TeHCM wrote:

Concur with C.

These kind of questions, is there a easier way than plugging in numbers?

Yes it is possible, although substituting numbers might get the answer quicker.

It is evident that if x - y is divisible by 3, then "x" may or may not be divisible by 3.

Similarly it is evident for the info given in statement 2 i.e, x - 2y is divisible by 3. Then "x" may or may not be divisible by "3".

Now, when we try for "C", i.e., the information given in both the statements is true.

i.e, x - y is divisible by 3 and so is x - 2y.

For any two integers A and B, if both A and B are divisible by 3, then any combination of the two numbers say, A + B or A - B or 2A + B or 2A - B etc will also be divisible by 3.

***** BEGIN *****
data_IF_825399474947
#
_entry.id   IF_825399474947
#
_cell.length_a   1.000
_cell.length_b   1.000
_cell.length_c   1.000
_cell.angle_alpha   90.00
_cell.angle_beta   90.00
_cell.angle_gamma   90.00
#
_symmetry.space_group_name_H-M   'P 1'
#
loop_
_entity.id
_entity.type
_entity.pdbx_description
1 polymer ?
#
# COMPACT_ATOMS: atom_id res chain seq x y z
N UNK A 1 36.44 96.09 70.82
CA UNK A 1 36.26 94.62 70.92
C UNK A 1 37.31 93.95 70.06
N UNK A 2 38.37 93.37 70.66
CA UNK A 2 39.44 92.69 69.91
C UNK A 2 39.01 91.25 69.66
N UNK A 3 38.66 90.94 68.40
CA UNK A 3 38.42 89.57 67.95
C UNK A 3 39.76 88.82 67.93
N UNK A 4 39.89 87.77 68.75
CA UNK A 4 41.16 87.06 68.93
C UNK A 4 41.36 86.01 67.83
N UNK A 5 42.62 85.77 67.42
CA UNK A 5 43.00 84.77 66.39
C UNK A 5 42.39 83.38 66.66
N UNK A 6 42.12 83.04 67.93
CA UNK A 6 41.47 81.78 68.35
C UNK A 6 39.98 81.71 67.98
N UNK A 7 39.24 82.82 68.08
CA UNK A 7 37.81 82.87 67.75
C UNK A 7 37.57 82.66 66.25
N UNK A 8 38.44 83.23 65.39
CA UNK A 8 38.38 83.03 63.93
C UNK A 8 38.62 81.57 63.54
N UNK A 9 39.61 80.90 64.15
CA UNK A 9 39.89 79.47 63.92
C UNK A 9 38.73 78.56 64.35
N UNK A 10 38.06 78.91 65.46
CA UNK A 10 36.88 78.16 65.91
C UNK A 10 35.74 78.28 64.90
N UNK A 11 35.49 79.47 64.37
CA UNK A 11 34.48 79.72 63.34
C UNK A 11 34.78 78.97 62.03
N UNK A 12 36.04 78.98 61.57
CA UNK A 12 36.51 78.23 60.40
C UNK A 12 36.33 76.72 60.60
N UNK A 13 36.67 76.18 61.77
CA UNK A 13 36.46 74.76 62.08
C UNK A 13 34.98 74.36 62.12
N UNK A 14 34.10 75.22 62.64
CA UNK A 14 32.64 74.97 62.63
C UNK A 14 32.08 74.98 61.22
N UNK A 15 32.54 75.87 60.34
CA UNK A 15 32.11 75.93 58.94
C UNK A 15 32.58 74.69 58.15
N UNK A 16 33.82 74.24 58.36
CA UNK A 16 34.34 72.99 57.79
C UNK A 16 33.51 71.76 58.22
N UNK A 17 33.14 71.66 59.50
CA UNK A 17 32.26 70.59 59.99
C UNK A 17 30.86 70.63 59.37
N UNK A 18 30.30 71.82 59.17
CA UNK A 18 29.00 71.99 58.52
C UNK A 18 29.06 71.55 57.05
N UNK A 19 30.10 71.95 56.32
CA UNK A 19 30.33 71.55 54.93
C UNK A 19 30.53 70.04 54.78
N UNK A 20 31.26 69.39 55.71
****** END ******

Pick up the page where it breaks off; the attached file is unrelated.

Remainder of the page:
IN this case then if one were to use B - 2A as the combination of the two numbers

i.e., x - 2y - 2(x - y) will be divisble by 3

or x - 2x is divisible by 3 or -x is divisible by 3.

So, "C" is the answer.

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K S Baskar

Faculty - 4gmat.com